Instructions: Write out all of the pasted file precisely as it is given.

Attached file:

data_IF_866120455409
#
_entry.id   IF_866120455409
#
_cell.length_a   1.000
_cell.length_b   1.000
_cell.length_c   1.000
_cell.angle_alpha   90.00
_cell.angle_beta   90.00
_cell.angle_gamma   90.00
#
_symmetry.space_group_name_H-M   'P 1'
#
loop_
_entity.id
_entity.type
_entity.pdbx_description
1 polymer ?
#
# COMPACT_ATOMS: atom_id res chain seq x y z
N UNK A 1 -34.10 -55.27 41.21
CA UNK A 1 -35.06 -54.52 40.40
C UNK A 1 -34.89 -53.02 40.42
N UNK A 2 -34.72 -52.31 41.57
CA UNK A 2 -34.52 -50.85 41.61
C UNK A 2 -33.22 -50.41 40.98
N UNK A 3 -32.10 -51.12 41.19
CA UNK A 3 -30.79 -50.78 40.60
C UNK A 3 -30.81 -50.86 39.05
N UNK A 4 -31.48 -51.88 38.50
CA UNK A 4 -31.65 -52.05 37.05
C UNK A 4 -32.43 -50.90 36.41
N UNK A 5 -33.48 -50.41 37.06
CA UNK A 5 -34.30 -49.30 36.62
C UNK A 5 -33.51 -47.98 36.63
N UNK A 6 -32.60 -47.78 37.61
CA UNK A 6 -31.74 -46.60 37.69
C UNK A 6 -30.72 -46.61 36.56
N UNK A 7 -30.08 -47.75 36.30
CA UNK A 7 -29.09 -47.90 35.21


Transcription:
data_IF_866120455409
#
_entry.id   IF_866120455409
#
_cell.length_a   1.000
_cell.length_b   1.000
_cell.length_c   1.000
_cell.angle_alpha   90.00
_cell.angle_beta   90.00
_cell.angle_gamma   90.00
#
_symmetry.space_group_name_H-M   'P 1'
#
loop_
_entity.id
_entity.type
_entity.pdbx_description
1 polymer ?
#
# COMPACT_ATOMS: atom_id res chain seq x y z
N UNK A 1 -34.10 -55.27 41.21
CA UNK A 1 -35.06 -54.52 40.40
C UNK A 1 -34.89 -53.02 40.42
N UNK A 2 -34.72 -52.31 41.57
CA UNK A 2 -34.52 -50.85 41.61
C UNK A 2 -33.22 -50.41 40.98
N UNK A 3 -32.10 -51.12 41.19
CA UNK A 3 -30.79 -50.78 40.60
C UNK A 3 -30.81 -50.86 39.05
N UNK A 4 -31.48 -51.88 38.50
CA UNK A 4 -31.65 -52.05 37.05
C UNK A 4 -32.43 -50.90 36.41
N UNK A 5 -33.48 -50.41 37.06
CA UNK A 5 -34.30 -49.30 36.62
C UNK A 5 -33.51 -47.98 36.63
N UNK A 6 -32.60 -47.78 37.61
CA UNK A 6 -31.74 -46.60 37.69
C UNK A 6 -30.72 -46.61 36.56
N UNK A 7 -30.08 -47.75 36.30
CA UNK A 7 -29.09 -47.90 35.21